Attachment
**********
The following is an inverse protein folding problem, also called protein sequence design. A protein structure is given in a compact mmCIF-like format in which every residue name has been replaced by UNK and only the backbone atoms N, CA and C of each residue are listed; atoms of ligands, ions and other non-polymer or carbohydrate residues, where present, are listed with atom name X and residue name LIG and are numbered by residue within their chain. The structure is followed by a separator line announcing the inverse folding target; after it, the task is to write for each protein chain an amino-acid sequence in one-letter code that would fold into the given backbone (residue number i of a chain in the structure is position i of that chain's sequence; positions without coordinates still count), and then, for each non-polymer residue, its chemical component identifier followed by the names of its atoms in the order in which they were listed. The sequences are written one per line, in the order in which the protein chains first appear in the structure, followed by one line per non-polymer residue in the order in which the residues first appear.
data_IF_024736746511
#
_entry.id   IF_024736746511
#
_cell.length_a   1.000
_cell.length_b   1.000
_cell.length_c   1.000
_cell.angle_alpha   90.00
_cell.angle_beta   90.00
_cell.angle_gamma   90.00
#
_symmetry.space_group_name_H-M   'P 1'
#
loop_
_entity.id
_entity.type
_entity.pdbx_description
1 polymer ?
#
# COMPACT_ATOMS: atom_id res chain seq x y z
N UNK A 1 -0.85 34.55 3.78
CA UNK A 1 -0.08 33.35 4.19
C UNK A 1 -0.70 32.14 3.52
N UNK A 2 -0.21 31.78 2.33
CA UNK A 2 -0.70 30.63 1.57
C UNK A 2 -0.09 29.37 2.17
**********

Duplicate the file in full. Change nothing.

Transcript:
The following is an inverse protein folding problem, also called protein sequence design. A protein structure is given in a compact mmCIF-like format in which every residue name has been replaced by UNK and only the backbone atoms N, CA and C of each residue are listed; atoms of ligands, ions and other non-polymer or carbohydrate residues, where present, are listed with atom name X and residue name LIG and are numbered by residue within their chain. The structure is followed by a separator line announcing the inverse folding target; after it, the task is to write for each protein chain an amino-acid sequence in one-letter code that would fold into the given backbone (residue number i of a chain in the structure is position i of that chain's sequence; positions without coordinates still count), and then, for each non-polymer residue, its chemical component identifier followed by the names of its atoms in the order in which they were listed. The sequences are written one per line, in the order in which the protein chains first appear in the structure, followed by one line per non-polymer residue in the order in which the residues first appear.
data_IF_024736746511
#
_entry.id   IF_024736746511
#
_cell.length_a   1.000
_cell.length_b   1.000
_cell.length_c   1.000
_cell.angle_alpha   90.00
_cell.angle_beta   90.00
_cell.angle_gamma   90.00
#
_symmetry.space_group_name_H-M   'P 1'
#
loop_
_entity.id
_entity.type
_entity.pdbx_description
1 polymer ?
#
# COMPACT_ATOMS: atom_id res chain seq x y z
N UNK A 1 -0.85 34.55 3.78
CA UNK A 1 -0.08 33.35 4.19
C UNK A 1 -0.70 32.14 3.52
N UNK A 2 -0.21 31.78 2.33
CA UNK A 2 -0.70 30.63 1.57
C UNK A 2 -0.09 29.37 2.17